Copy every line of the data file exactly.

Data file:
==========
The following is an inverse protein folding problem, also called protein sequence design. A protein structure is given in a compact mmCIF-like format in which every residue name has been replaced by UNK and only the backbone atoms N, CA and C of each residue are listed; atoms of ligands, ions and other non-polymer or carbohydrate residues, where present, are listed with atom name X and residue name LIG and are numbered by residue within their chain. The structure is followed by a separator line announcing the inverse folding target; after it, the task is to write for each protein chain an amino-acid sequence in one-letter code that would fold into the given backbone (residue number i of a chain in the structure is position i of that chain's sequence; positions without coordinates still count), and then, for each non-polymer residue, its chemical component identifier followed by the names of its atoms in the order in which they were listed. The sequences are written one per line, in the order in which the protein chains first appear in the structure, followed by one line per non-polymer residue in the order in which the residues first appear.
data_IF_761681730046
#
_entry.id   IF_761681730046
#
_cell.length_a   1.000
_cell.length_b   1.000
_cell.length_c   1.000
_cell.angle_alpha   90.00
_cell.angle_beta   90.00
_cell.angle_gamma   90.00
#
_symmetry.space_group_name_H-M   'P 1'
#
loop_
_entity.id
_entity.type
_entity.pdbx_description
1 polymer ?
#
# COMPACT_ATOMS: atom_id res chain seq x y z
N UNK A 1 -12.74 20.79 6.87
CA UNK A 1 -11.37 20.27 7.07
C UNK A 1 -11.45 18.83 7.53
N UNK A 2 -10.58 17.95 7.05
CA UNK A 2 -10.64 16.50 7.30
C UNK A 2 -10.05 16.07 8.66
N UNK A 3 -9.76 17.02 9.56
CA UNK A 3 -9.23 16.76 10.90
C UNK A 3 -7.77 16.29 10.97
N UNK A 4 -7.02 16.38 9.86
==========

The following is an inverse protein folding problem, also called protein sequence design. A protein structure is given in a compact mmCIF-like format in which every residue name has been replaced by UNK and only the backbone atoms N, CA and C of each residue are listed; atoms of ligands, ions and other non-polymer or carbohydrate residues, where present, are listed with atom name X and residue name LIG and are numbered by residue within their chain. The structure is followed by a separator line announcing the inverse folding target; after it, the task is to write for each protein chain an amino-acid sequence in one-letter code that would fold into the given backbone (residue number i of a chain in the structure is position i of that chain's sequence; positions without coordinates still count), and then, for each non-polymer residue, its chemical component identifier followed by the names of its atoms in the order in which they were listed. The sequences are written one per line, in the order in which the protein chains first appear in the structure, followed by one line per non-polymer residue in the order in which the residues first appear.
data_IF_761681730046
#
_entry.id   IF_761681730046
#
_cell.length_a   1.000
_cell.length_b   1.000
_cell.length_c   1.000
_cell.angle_alpha   90.00
_cell.angle_beta   90.00
_cell.angle_gamma   90.00
#
_symmetry.space_group_name_H-M   'P 1'
#
loop_
_entity.id
_entity.type
_entity.pdbx_description
1 polymer ?
#
# COMPACT_ATOMS: atom_id res chain seq x y z
N UNK A 1 -12.74 20.79 6.87
CA UNK A 1 -11.37 20.27 7.07
C UNK A 1 -11.45 18.83 7.53
N UNK A 2 -10.58 17.95 7.05
CA UNK A 2 -10.64 16.50 7.30
C UNK A 2 -10.05 16.07 8.66
N UNK A 3 -9.76 17.02 9.56
CA UNK A 3 -9.23 16.76 10.90
C UNK A 3 -7.77 16.29 10.97
N UNK A 4 -7.02 16.38 9.86